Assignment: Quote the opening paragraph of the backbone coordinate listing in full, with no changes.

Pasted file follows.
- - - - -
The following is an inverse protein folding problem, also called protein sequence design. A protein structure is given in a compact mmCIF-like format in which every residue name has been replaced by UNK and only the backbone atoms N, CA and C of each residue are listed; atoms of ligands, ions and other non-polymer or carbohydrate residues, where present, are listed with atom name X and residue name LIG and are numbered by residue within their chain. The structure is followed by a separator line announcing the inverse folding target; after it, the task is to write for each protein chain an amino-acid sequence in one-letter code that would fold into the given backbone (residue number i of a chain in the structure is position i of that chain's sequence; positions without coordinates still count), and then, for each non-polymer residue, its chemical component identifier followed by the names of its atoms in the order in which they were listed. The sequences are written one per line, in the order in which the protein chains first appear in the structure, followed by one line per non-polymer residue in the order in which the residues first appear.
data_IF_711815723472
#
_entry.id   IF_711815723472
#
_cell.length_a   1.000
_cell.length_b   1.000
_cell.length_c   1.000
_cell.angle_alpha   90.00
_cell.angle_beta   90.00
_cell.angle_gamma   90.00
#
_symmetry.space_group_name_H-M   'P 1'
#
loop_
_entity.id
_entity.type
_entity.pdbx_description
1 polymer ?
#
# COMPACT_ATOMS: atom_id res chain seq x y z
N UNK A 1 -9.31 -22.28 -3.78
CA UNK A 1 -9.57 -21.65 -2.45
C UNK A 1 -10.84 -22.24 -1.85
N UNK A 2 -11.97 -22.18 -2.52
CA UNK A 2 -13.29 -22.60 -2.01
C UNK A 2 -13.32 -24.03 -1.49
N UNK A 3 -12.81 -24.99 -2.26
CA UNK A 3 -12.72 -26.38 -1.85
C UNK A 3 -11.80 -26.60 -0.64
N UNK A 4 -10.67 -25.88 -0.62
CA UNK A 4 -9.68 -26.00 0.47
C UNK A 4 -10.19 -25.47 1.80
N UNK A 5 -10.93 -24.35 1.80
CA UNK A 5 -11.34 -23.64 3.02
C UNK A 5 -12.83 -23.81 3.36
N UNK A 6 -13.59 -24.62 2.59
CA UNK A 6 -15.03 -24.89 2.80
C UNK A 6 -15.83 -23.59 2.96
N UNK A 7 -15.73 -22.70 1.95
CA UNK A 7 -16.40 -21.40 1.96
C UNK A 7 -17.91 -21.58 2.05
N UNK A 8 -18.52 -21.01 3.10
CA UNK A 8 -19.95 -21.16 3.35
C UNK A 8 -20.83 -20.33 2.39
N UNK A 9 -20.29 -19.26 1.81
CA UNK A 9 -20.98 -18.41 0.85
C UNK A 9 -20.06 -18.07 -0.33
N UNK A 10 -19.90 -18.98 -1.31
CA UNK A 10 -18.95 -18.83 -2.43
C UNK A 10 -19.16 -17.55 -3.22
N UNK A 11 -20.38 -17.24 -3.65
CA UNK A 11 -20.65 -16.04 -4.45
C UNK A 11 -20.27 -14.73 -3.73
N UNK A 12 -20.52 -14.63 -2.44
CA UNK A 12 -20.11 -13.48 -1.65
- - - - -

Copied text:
The following is an inverse protein folding problem, also called protein sequence design. A protein structure is given in a compact mmCIF-like format in which every residue name has been replaced by UNK and only the backbone atoms N, CA and C of each residue are listed; atoms of ligands, ions and other non-polymer or carbohydrate residues, where present, are listed with atom name X and residue name LIG and are numbered by residue within their chain. The structure is followed by a separator line announcing the inverse folding target; after it, the task is to write for each protein chain an amino-acid sequence in one-letter code that would fold into the given backbone (residue number i of a chain in the structure is position i of that chain's sequence; positions without coordinates still count), and then, for each non-polymer residue, its chemical component identifier followed by the names of its atoms in the order in which they were listed. The sequences are written one per line, in the order in which the protein chains first appear in the structure, followed by one line per non-polymer residue in the order in which the residues first appear.